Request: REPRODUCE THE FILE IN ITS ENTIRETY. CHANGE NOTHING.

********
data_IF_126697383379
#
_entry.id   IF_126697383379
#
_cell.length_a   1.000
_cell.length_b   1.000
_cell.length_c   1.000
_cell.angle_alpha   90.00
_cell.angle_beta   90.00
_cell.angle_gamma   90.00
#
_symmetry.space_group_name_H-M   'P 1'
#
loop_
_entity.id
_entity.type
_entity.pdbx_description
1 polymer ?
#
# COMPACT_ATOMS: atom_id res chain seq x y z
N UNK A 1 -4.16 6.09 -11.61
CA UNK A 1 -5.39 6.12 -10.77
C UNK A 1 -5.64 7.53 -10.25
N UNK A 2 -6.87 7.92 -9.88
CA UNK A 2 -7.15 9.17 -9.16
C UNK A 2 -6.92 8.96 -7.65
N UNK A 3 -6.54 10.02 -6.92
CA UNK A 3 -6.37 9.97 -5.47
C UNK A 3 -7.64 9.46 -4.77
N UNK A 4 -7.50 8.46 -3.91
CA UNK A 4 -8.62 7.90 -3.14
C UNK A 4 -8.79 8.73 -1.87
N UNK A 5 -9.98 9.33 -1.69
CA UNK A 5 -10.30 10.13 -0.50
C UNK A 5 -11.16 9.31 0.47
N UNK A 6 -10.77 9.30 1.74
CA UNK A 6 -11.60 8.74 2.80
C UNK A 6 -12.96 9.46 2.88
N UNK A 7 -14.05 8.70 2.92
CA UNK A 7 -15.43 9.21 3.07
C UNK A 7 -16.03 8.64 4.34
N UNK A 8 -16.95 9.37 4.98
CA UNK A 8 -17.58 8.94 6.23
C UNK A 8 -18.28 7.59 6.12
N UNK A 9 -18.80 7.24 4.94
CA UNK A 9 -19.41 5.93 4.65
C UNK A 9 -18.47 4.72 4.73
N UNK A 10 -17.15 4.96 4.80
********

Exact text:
data_IF_126697383379
#
_entry.id   IF_126697383379
#
_cell.length_a   1.000
_cell.length_b   1.000
_cell.length_c   1.000
_cell.angle_alpha   90.00
_cell.angle_beta   90.00
_cell.angle_gamma   90.00
#
_symmetry.space_group_name_H-M   'P 1'
#
loop_
_entity.id
_entity.type
_entity.pdbx_description
1 polymer ?
#
# COMPACT_ATOMS: atom_id res chain seq x y z
N UNK A 1 -4.16 6.09 -11.61
CA UNK A 1 -5.39 6.12 -10.77
C UNK A 1 -5.64 7.53 -10.25
N UNK A 2 -6.87 7.92 -9.88
CA UNK A 2 -7.15 9.17 -9.16
C UNK A 2 -6.92 8.96 -7.65
N UNK A 3 -6.54 10.02 -6.92
CA UNK A 3 -6.37 9.97 -5.47
C UNK A 3 -7.64 9.46 -4.77
N UNK A 4 -7.50 8.46 -3.91
CA UNK A 4 -8.62 7.90 -3.14
C UNK A 4 -8.79 8.73 -1.87
N UNK A 5 -9.98 9.33 -1.69
CA UNK A 5 -10.30 10.13 -0.50
C UNK A 5 -11.16 9.31 0.47
N UNK A 6 -10.77 9.30 1.74
CA UNK A 6 -11.60 8.74 2.80
C UNK A 6 -12.96 9.46 2.88
N UNK A 7 -14.05 8.70 2.92
CA UNK A 7 -15.43 9.21 3.07
C UNK A 7 -16.03 8.64 4.34
N UNK A 8 -16.95 9.37 4.98
CA UNK A 8 -17.58 8.94 6.23
C UNK A 8 -18.28 7.59 6.12
N UNK A 9 -18.80 7.24 4.94
CA UNK A 9 -19.41 5.93 4.65
C UNK A 9 -18.47 4.72 4.73
N UNK A 10 -17.15 4.96 4.80